18. Hello everyone!! Still on my journey to figure out what's going on with me! I've had a positive gliadin IgG test, negative gliadin IgG, Negative tissue transglutaminase IgG/IgA... Negative biopsy, it showed inflammation and lymphocytes infiltrating the epithilium but no issues with the villi... After I went gluten free for a month and felt great... Reintroduced and all my aches pains and respiratory issues came back I didn't think I had any GI issues but when I reintroduced I realized it made me constipated.... Now I had the genetic testing done and my HLA-DQB1*02 and HLA-DQB1*03:02 were negative but HLA-DQA1*05 is positive. Report says this is rarely observed in individuals with celiac and that it is only mildly supportive of a clinical diagnosis of celiac disease..... I know I should just go gluten free cause it makes me feel better... But I would have really loved a yes you have this or a no you don't
  19. Celiac.com Sponsor: Review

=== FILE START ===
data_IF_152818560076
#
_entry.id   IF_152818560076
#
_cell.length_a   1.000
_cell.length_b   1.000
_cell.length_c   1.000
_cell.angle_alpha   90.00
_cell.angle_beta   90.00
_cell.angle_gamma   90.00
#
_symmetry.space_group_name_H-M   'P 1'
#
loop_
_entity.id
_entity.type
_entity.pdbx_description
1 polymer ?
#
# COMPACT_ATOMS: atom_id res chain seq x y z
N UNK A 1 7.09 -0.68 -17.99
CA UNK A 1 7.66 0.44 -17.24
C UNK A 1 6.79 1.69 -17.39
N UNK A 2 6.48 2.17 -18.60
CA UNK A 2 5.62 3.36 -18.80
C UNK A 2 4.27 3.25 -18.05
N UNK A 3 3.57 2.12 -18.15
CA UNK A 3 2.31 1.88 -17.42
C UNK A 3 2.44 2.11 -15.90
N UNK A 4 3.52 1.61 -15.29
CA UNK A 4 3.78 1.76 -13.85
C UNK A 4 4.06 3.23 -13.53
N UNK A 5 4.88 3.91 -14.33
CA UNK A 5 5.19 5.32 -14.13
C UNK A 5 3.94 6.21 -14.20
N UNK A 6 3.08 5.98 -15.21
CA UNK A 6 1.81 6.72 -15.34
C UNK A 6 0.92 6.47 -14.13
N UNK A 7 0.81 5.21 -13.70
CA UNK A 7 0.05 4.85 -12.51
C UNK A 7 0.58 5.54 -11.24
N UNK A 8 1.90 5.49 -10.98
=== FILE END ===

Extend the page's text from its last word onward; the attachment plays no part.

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    Do you have the genetic markers for celiac disease? This product will provide you with a definitive answer. The Glutenpro Celiac Genesure Genetic Test tests for the presence of the HLA DQ2 and HLA DQ8 genotypes. A positive test means you are at risk for the disease, but it does not necessarily mean you will develop it. A negative result means you do not have celiac disease and can never develop it. According to Glutenpro, those who have a family history of celiac, Type 1 diabetes or Downs Syndrome and get lab tests done for celiac disease on a regular basis will no longer have to do this, should their genetic test be negative. Taking this test is super easy. After your kit arrives in the mail all you do is swab the inside of your cheek three different times using three swabs. Allow the swabs to dry, return them in the envelope provided (you pay postage) and include your personal information, and you'll receive your results in about 10 business days. My test results indicated that I'm negative, which is good to know for both myself and my kids. For more information visit: www.glutenpro.com. Review written by Patricia Seeley.